A strange and mostly wonderful book, about a world in which the Jews who survived WWII are given a limited-term home in Sitka, Alaska. I liked it a great deal, especially the wry and tortured Mayer Landesman, cop. I suspect it's funnier than I found it; dry wit often goes over my head in print.
The first of MacDonald's Anthony Gethryn novels. I read several of these in the 1980s, and recently used MacDonald for the Well's Mystery Logout Quote game. My copy of The Rasp looked as if it had never been read, and I didn't remember a thing about it - strange, but possibly true. In any event, one of the worst mysteries I've ever read, with conclusions lept to and vast amounts of unmotivated and poorly-explained behavior. I'm now afraid to reread Warrant for X or The List of Adrian Messenger, which I remember as being pretty good.
Much better than the previous two Anita Blake novels, largely because it's heavy on the mystery, better on the human/monster relationship issues, and light on gratuitous violence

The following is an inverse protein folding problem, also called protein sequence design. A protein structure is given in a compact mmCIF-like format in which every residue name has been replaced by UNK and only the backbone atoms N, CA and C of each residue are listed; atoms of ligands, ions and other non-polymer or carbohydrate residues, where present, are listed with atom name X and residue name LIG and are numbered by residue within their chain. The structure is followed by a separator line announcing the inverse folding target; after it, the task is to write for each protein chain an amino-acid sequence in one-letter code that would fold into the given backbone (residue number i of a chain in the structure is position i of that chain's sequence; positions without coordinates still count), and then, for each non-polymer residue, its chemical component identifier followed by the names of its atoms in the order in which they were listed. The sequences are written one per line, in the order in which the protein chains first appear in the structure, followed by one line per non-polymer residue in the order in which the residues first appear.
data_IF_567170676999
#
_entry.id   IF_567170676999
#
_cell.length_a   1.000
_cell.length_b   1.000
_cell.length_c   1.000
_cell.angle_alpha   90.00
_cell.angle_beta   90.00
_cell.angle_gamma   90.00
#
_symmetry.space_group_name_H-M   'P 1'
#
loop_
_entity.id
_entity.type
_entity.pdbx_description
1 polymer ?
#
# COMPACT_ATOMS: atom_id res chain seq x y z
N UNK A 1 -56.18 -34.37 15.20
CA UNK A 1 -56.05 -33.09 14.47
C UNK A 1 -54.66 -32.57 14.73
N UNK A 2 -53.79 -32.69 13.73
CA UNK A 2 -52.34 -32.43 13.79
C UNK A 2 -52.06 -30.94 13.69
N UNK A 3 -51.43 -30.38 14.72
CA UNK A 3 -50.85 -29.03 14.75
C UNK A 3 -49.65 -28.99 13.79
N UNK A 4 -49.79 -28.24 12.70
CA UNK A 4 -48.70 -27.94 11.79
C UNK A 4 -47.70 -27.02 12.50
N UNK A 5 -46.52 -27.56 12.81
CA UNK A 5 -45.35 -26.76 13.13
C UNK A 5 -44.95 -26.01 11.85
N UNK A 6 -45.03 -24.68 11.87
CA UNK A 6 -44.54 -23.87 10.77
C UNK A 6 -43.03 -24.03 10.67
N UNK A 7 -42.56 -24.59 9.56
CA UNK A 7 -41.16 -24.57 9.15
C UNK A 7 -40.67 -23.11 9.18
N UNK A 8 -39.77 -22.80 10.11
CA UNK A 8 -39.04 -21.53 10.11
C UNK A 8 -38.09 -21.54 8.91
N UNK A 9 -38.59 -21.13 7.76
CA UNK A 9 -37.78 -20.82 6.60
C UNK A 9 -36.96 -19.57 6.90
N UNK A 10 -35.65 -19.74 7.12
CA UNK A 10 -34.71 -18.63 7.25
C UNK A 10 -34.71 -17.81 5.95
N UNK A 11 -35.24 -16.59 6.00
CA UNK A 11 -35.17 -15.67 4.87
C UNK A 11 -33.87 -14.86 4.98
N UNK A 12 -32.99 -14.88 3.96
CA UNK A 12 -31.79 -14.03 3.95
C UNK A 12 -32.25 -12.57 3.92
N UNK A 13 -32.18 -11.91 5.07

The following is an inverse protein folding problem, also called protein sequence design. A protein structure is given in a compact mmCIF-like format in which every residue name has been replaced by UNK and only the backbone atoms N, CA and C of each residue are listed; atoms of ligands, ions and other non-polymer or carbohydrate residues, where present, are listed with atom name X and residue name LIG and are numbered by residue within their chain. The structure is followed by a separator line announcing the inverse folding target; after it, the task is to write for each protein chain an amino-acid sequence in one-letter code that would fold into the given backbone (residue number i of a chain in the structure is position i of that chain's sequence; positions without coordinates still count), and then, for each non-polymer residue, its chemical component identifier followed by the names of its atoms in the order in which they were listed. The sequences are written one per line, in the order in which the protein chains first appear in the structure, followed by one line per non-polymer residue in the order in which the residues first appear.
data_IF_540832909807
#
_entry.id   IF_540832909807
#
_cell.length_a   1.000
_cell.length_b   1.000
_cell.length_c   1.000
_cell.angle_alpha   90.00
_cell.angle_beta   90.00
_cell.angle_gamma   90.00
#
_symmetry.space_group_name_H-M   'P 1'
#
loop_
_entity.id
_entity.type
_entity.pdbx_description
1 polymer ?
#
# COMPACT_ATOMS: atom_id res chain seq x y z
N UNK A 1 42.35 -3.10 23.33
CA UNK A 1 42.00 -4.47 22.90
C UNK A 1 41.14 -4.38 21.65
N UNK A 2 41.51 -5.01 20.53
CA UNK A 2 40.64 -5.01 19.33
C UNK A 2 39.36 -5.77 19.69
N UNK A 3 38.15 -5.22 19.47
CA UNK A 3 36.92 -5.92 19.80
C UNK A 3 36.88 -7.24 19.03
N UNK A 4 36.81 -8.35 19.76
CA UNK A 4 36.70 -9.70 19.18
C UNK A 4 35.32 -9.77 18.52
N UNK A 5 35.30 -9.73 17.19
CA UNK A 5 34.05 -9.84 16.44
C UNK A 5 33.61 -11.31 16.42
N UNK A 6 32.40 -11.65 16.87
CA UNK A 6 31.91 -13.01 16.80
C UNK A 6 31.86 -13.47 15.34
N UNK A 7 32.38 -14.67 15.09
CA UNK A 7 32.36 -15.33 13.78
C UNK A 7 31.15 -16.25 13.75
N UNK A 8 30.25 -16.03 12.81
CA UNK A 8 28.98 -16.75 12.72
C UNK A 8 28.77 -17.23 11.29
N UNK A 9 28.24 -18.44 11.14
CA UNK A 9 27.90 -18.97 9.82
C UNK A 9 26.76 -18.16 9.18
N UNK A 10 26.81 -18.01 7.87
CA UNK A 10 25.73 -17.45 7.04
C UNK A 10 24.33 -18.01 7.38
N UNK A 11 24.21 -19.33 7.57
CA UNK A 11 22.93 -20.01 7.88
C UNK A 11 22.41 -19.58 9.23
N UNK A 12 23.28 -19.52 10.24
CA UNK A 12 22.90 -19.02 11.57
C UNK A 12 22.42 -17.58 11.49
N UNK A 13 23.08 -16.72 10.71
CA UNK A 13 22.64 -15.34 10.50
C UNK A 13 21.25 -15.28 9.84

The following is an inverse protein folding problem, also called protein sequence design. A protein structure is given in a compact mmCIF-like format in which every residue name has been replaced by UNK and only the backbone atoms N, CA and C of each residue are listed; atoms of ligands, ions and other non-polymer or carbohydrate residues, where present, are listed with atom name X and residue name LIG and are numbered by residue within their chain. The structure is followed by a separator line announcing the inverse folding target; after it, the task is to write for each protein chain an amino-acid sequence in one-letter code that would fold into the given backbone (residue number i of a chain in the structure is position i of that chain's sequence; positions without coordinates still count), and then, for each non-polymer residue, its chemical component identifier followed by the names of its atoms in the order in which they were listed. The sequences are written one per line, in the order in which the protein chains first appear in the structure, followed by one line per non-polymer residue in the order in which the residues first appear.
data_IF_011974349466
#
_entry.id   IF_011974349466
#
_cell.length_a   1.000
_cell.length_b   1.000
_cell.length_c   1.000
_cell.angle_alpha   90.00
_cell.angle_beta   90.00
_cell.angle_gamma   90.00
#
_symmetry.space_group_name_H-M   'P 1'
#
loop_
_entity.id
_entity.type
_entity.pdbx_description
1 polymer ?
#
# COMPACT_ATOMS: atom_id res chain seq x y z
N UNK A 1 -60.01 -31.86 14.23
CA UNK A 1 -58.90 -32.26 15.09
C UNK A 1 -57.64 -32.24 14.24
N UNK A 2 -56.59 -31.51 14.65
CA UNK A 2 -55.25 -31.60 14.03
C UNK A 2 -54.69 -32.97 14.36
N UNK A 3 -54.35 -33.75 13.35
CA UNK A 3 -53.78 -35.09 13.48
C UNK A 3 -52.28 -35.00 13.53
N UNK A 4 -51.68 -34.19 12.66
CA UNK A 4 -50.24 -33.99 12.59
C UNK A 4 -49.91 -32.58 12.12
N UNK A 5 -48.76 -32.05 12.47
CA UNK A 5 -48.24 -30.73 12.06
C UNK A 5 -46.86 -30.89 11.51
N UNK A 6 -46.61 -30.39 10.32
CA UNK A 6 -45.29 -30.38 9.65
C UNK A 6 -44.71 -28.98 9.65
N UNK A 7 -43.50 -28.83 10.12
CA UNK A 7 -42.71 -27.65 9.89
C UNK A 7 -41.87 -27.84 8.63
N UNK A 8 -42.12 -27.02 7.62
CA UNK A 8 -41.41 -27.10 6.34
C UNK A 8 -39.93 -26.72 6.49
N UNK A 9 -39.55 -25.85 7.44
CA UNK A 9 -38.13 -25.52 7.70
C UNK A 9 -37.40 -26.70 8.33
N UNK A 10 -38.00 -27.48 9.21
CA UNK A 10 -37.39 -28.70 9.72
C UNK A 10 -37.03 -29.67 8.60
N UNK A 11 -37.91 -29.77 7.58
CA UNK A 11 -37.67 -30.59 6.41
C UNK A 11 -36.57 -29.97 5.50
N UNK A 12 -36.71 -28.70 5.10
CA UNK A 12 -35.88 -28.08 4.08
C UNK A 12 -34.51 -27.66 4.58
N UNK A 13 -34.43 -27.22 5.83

No problem with the improbability of talking dragons and Nelson's survival past Trafalgar, but the insanity of the decision-making in this book and the lost-kingdom aspect in the center put me over the edge. I also looked ahead to the ending - WTF? I don't buy it and am done, done, done with the series
Hmm, two Pratchetts in a row and separated by weeks. That's largely because of the amount of time I have recently put into researching and writing a forthcoming article, the longest I've written as a music writer. In any event, Death's sensible granddaughter saves the world.
Magrat Garlick, Granny Weatherwax, Nanny Ogg, love, unicorns, and....those you don't mention.